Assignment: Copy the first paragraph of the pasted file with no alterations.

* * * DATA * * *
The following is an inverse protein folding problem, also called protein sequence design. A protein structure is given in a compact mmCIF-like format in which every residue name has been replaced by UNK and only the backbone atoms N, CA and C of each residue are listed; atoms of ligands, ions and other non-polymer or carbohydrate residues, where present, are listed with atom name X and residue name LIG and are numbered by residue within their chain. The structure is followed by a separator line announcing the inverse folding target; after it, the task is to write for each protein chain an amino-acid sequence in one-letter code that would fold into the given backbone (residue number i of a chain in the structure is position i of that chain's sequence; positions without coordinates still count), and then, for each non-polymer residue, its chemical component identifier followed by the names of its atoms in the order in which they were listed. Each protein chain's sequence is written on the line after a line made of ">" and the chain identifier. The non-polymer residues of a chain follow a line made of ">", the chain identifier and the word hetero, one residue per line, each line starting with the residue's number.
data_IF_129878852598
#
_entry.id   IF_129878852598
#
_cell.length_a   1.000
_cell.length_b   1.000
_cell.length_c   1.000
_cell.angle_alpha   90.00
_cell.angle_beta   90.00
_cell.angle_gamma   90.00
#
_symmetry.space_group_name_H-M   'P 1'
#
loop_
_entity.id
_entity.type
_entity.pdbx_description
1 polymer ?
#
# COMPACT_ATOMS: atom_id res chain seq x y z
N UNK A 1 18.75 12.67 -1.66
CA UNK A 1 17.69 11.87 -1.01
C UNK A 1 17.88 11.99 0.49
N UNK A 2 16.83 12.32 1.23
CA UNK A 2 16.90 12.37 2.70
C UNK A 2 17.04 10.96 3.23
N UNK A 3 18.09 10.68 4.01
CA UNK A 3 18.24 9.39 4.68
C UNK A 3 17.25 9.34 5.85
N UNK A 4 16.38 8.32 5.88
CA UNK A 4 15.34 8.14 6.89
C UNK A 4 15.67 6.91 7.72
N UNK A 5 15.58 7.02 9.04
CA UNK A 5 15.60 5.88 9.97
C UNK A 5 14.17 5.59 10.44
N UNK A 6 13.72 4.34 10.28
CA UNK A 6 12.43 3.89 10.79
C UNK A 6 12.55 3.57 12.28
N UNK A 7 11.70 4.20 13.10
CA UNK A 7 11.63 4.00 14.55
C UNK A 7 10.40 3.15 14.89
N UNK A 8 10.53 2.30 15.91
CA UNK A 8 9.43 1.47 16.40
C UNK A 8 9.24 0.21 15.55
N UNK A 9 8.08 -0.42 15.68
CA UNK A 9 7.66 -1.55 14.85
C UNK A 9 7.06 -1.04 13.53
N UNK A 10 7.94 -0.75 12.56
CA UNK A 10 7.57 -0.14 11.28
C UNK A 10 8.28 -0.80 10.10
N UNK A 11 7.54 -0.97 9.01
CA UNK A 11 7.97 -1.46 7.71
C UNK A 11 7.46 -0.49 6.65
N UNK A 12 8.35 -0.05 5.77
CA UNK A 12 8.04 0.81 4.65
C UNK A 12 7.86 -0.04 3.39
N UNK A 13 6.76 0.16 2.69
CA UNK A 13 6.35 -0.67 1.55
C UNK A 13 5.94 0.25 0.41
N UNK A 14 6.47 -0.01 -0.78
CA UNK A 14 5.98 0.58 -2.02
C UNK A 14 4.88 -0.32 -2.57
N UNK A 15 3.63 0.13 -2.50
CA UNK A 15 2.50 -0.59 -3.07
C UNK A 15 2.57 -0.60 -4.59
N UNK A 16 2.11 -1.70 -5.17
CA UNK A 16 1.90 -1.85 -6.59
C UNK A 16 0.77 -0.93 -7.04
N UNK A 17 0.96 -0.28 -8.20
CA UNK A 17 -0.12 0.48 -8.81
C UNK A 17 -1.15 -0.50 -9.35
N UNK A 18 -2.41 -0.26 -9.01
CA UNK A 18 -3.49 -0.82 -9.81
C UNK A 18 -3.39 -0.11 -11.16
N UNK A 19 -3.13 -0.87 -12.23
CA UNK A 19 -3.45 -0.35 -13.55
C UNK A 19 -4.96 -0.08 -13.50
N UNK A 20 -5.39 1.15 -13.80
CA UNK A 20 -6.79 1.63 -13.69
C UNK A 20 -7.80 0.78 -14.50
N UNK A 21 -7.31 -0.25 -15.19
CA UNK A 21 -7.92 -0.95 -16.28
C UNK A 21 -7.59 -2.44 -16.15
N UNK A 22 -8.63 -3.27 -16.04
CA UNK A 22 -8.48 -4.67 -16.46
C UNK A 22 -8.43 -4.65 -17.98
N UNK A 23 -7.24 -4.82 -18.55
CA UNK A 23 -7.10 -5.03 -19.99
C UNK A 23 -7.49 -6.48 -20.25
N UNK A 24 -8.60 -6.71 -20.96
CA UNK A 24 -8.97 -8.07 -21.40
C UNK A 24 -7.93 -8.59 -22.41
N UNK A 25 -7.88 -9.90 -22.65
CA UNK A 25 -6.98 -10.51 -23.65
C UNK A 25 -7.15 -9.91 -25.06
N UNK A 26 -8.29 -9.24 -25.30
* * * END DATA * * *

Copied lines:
The following is an inverse protein folding problem, also called protein sequence design. A protein structure is given in a compact mmCIF-like format in which every residue name has been replaced by UNK and only the backbone atoms N, CA and C of each residue are listed; atoms of ligands, ions and other non-polymer or carbohydrate residues, where present, are listed with atom name X and residue name LIG and are numbered by residue within their chain. The structure is followed by a separator line announcing the inverse folding target; after it, the task is to write for each protein chain an amino-acid sequence in one-letter code that would fold into the given backbone (residue number i of a chain in the structure is position i of that chain's sequence; positions without coordinates still count), and then, for each non-polymer residue, its chemical component identifier followed by the names of its atoms in the order in which they were listed. Each protein chain's sequence is written on the line after a line made of ">" and the chain identifier. The non-polymer residues of a chain follow a line made of ">", the chain identifier and the word hetero, one residue per line, each line starting with the residue's number.